Contractors endorse Barrett - or did they?

Working in the construction industry, I received a lot of calls today wanting my take on the endorsement of Gresham Barrett's gubernatorial campaign by the Associated Builders & Contractors of the Carolinas. They wanted to know why the construction industry has chosen sides, and done so this early in the campaign.

My response: "Their endorsement doesn't mean what you think".

This organization is one of several organizations representing organizations and individuals who work in the construction industry. The largest organization is the Carolinas chapter of the Associated General Contractors of America (AGC), and the American Subcontractors Association Carolinas' chapter (ASAC) is a group with a wide range of contractor membership, mostly from smaller general and specialty contractors.

While ABC of SC is a legitimate organization, by no means do they speak as the single voice of the construction industry in South Carolina. Hence their endorsement should not be considered as Barrett locking up the support of the construction industry.

In the construction industry, we have a lot of issues we're concerned about, including legislative issues such as tort and workers' comp reform, regulatory reform, underground utilities, and taxes. Regardless of the endorsement of ABC of SC, many of us are undecided in this race, and we encourage the candidates for Governor to continue discussing these issues with us.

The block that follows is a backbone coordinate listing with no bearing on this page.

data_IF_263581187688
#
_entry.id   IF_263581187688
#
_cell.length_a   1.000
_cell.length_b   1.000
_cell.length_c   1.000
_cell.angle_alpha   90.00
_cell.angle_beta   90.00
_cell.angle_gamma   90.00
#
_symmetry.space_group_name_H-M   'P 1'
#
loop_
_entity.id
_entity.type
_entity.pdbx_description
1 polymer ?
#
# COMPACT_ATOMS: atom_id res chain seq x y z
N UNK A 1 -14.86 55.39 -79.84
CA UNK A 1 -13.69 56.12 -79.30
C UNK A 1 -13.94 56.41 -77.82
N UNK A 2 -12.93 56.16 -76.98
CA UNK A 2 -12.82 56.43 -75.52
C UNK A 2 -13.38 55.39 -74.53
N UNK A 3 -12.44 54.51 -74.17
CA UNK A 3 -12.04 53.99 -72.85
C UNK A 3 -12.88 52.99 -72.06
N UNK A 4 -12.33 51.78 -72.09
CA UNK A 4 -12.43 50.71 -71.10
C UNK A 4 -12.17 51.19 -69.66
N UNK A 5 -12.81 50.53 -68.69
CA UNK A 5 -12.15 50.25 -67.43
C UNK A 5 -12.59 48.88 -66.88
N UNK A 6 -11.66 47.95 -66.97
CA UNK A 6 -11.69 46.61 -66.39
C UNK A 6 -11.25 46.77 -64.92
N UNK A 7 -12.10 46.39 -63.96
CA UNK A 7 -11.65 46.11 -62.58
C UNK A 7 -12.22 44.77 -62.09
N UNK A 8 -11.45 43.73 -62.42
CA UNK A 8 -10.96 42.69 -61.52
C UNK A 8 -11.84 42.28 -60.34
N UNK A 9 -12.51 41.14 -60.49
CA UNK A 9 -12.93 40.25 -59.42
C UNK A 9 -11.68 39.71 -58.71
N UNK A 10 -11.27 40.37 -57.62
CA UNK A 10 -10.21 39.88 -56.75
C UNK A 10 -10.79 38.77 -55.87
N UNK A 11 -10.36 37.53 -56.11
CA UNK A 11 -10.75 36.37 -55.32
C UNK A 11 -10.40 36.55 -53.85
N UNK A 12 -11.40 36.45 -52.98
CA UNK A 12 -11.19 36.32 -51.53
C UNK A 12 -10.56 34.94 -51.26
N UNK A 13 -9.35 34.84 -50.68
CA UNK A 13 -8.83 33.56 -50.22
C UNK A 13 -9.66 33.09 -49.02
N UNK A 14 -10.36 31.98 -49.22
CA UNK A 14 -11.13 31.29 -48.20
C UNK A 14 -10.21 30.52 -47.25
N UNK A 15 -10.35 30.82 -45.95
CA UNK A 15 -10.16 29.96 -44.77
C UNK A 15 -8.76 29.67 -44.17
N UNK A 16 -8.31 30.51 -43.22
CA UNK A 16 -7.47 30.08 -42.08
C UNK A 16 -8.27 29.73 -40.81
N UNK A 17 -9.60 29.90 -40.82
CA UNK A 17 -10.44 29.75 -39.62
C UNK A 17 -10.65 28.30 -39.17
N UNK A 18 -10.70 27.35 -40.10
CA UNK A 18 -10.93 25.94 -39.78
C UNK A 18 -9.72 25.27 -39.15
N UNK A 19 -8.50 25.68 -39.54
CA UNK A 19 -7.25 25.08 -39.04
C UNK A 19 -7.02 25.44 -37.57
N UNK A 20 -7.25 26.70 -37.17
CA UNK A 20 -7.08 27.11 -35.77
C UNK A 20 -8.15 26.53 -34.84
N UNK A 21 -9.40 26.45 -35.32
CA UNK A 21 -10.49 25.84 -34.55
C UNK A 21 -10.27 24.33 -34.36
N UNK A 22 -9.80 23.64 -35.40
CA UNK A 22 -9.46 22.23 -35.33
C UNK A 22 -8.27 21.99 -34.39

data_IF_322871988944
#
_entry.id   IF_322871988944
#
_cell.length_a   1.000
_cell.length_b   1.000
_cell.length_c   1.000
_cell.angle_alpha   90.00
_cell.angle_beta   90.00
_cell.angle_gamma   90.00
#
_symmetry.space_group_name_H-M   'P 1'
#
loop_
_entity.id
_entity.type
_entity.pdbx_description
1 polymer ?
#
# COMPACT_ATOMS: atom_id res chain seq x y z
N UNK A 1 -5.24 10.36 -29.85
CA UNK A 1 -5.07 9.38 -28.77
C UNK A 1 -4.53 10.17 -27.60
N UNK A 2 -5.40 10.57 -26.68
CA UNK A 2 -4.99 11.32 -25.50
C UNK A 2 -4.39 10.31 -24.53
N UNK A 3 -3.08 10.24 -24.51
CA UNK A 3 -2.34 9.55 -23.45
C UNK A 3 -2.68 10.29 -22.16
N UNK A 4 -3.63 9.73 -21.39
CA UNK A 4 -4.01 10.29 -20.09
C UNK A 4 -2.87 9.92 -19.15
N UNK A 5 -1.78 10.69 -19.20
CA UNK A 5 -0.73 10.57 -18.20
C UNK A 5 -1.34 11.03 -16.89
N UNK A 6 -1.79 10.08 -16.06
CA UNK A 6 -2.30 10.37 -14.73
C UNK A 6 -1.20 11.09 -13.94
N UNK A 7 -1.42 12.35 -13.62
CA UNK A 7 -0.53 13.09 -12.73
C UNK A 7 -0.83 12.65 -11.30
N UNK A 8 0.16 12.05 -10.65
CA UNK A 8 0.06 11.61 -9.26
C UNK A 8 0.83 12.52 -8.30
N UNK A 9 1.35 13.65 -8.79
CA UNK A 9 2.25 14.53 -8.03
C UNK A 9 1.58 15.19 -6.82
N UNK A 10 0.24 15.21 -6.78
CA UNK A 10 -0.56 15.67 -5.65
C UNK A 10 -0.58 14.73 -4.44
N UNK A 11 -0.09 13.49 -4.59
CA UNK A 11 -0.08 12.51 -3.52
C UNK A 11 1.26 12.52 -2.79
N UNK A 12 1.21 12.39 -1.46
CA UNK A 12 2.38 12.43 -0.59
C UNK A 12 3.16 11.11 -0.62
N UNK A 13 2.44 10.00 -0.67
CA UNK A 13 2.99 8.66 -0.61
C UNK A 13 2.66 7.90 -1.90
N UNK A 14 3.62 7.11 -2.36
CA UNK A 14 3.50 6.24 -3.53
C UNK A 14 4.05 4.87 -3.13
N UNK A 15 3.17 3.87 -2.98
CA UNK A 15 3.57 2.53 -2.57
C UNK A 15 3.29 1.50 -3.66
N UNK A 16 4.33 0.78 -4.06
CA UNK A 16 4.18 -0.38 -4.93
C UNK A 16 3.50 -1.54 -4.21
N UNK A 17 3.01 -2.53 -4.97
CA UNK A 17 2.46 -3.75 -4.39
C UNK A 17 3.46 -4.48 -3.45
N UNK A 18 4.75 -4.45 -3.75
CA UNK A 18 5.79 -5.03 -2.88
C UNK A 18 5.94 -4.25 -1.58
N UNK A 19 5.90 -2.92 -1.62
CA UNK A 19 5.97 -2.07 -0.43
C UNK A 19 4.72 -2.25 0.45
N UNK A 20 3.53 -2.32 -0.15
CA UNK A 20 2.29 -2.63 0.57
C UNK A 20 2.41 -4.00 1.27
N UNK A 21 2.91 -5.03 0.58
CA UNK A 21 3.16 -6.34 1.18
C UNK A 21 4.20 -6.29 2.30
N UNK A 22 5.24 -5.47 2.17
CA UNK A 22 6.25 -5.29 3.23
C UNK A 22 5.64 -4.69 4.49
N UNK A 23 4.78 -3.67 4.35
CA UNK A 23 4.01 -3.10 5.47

SCGOP's Virginia Vacation recap

Recently, Palmetto State Republicans joined many others in traveling to Virginia to help push the GOP ticket over the top. They took part in a first-class operation which accomplished a clean sweep of statewide offices and picked up six seats in the Virginia House.

For a state which the Democrats thought they were taking over, it was no small setback.

As shown in this photo, Adam Piper (on the left) was heavily involved in planning the operation, in which the latest in computer techology to develop a winning game plan.

We also want to thank a number of others who took part in this venture, beginning with Sally Atwater, whose husband was Lee Atwater, the famous GOP strategist, as well as these fine folks:

Midlands team: SCGOP Political Director Matt Nichols, SCGOP Deputy Political Director Kurt Pickhardt, Eric Hollander, Nettie Britts, Adrienne Levy, and Rich (no last name, but we know he's from Kershaw).

Upstate team: Adam Piper, Katie Wellborn, Christine Byington, Scott Cox, Summer Harris, Will Sturm, and Chris Godbey.